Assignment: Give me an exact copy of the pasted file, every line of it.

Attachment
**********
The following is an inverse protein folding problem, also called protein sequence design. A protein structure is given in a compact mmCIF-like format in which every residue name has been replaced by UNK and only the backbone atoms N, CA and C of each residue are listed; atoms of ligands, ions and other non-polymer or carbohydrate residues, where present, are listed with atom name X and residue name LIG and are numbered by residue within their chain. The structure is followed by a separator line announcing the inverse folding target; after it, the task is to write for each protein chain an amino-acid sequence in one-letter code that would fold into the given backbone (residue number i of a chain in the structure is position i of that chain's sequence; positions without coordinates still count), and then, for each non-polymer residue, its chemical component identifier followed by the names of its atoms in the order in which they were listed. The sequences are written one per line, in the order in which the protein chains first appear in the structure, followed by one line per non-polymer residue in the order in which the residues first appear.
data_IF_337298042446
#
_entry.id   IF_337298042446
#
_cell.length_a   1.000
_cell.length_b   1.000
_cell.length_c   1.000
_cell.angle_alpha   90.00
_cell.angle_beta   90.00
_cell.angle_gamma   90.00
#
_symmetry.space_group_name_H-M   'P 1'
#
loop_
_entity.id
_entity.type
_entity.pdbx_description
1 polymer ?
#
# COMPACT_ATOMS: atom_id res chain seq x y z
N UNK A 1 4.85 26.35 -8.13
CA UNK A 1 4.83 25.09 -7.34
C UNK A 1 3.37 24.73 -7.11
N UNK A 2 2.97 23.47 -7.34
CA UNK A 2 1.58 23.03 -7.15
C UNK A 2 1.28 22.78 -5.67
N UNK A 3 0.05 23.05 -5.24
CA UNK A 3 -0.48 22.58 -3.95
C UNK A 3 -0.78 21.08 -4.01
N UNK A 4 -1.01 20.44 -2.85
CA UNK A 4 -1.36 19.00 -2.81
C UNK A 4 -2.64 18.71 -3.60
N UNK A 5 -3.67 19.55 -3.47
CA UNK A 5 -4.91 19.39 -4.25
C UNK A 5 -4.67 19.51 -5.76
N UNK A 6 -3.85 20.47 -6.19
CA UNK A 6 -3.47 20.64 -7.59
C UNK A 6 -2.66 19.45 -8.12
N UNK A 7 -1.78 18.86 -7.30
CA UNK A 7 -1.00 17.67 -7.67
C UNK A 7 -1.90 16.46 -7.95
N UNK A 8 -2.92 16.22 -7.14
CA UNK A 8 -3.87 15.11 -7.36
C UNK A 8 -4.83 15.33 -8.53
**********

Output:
The following is an inverse protein folding problem, also called protein sequence design. A protein structure is given in a compact mmCIF-like format in which every residue name has been replaced by UNK and only the backbone atoms N, CA and C of each residue are listed; atoms of ligands, ions and other non-polymer or carbohydrate residues, where present, are listed with atom name X and residue name LIG and are numbered by residue within their chain. The structure is followed by a separator line announcing the inverse folding target; after it, the task is to write for each protein chain an amino-acid sequence in one-letter code that would fold into the given backbone (residue number i of a chain in the structure is position i of that chain's sequence; positions without coordinates still count), and then, for each non-polymer residue, its chemical component identifier followed by the names of its atoms in the order in which they were listed. The sequences are written one per line, in the order in which the protein chains first appear in the structure, followed by one line per non-polymer residue in the order in which the residues first appear.
data_IF_337298042446
#
_entry.id   IF_337298042446
#
_cell.length_a   1.000
_cell.length_b   1.000
_cell.length_c   1.000
_cell.angle_alpha   90.00
_cell.angle_beta   90.00
_cell.angle_gamma   90.00
#
_symmetry.space_group_name_H-M   'P 1'
#
loop_
_entity.id
_entity.type
_entity.pdbx_description
1 polymer ?
#
# COMPACT_ATOMS: atom_id res chain seq x y z
N UNK A 1 4.85 26.35 -8.13
CA UNK A 1 4.83 25.09 -7.34
C UNK A 1 3.37 24.73 -7.11
N UNK A 2 2.97 23.47 -7.34
CA UNK A 2 1.58 23.03 -7.15
C UNK A 2 1.28 22.78 -5.67
N UNK A 3 0.05 23.05 -5.24
CA UNK A 3 -0.48 22.58 -3.95
C UNK A 3 -0.78 21.08 -4.01
N UNK A 4 -1.01 20.44 -2.85
CA UNK A 4 -1.36 19.00 -2.81
C UNK A 4 -2.64 18.71 -3.60
N UNK A 5 -3.67 19.55 -3.47
CA UNK A 5 -4.91 19.39 -4.25
C UNK A 5 -4.67 19.51 -5.76
N UNK A 6 -3.85 20.47 -6.19
CA UNK A 6 -3.47 20.64 -7.59
C UNK A 6 -2.66 19.45 -8.12
N UNK A 7 -1.78 18.86 -7.30
CA UNK A 7 -1.00 17.67 -7.67
C UNK A 7 -1.90 16.46 -7.95
N UNK A 8 -2.92 16.22 -7.14
CA UNK A 8 -3.87 15.11 -7.36
C UNK A 8 -4.83 15.33 -8.53